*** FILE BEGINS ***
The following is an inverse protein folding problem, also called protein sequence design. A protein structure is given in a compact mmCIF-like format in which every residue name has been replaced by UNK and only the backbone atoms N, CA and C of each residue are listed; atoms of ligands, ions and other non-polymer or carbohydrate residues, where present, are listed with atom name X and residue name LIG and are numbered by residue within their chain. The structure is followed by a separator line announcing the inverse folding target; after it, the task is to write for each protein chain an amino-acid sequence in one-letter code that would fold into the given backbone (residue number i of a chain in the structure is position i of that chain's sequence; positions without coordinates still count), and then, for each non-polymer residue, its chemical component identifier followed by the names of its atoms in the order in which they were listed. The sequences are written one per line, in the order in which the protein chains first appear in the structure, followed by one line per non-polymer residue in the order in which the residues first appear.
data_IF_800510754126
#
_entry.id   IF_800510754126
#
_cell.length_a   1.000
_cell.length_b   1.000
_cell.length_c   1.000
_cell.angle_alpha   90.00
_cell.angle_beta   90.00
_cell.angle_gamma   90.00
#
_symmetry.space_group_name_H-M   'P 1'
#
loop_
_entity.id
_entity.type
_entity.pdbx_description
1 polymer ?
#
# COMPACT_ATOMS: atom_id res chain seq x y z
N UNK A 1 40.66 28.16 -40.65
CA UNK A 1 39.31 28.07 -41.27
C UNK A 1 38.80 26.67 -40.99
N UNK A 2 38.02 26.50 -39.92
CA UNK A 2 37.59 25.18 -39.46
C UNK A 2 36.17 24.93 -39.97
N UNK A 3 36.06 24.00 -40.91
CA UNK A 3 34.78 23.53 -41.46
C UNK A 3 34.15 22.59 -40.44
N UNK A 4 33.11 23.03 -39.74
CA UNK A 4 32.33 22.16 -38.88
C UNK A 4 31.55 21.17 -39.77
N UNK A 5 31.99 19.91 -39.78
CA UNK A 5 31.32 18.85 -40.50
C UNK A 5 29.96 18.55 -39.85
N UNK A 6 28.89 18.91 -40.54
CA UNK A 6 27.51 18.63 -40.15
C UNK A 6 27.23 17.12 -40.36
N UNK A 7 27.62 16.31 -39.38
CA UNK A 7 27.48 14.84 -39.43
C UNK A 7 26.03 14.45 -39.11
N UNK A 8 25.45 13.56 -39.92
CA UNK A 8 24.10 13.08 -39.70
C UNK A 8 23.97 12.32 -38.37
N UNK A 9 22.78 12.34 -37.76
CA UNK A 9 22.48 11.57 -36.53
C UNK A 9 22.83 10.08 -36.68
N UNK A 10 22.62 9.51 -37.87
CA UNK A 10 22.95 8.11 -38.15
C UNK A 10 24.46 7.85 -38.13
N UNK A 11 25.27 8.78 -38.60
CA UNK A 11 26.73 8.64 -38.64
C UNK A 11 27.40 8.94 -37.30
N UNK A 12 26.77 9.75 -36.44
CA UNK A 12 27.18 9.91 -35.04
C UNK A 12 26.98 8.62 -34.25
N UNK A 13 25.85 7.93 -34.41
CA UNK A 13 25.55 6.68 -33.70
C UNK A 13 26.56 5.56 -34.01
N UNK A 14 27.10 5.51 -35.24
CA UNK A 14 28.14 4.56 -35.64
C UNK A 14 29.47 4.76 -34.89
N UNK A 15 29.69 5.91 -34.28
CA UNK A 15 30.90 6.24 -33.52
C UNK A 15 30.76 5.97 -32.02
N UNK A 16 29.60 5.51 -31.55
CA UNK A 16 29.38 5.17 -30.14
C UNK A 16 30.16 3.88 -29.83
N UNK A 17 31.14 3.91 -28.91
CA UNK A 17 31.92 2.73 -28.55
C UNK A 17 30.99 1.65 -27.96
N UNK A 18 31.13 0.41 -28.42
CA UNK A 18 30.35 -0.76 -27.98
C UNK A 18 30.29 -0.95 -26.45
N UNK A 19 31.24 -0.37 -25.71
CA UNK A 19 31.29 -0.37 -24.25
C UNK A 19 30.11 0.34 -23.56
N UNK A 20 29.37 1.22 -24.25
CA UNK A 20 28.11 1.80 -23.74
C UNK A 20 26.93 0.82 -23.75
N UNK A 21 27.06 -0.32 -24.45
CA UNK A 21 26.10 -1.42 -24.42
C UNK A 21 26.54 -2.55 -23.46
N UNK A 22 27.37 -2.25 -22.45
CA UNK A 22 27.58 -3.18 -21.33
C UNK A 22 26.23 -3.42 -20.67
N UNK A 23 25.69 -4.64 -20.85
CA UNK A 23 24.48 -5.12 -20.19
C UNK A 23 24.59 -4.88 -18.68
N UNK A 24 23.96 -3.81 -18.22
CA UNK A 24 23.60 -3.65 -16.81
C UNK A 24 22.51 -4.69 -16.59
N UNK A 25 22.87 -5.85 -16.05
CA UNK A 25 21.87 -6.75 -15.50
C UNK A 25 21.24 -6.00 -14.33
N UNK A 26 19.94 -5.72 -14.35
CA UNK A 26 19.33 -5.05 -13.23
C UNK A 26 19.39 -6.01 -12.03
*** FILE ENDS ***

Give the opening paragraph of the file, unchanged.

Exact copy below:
The following is an inverse protein folding problem, also called protein sequence design. A protein structure is given in a compact mmCIF-like format in which every residue name has been replaced by UNK and only the backbone atoms N, CA and C of each residue are listed; atoms of ligands, ions and other non-polymer or carbohydrate residues, where present, are listed with atom name X and residue name LIG and are numbered by residue within their chain. The structure is followed by a separator line announcing the inverse folding target; after it, the task is to write for each protein chain an amino-acid sequence in one-letter code that would fold into the given backbone (residue number i of a chain in the structure is position i of that chain's sequence; positions without coordinates still count), and then, for each non-polymer residue, its chemical component identifier followed by the names of its atoms in the order in which they were listed. The sequences are written one per line, in the order in which the protein chains first appear in the structure, followed by one line per non-polymer residue in the order in which the residues first appear.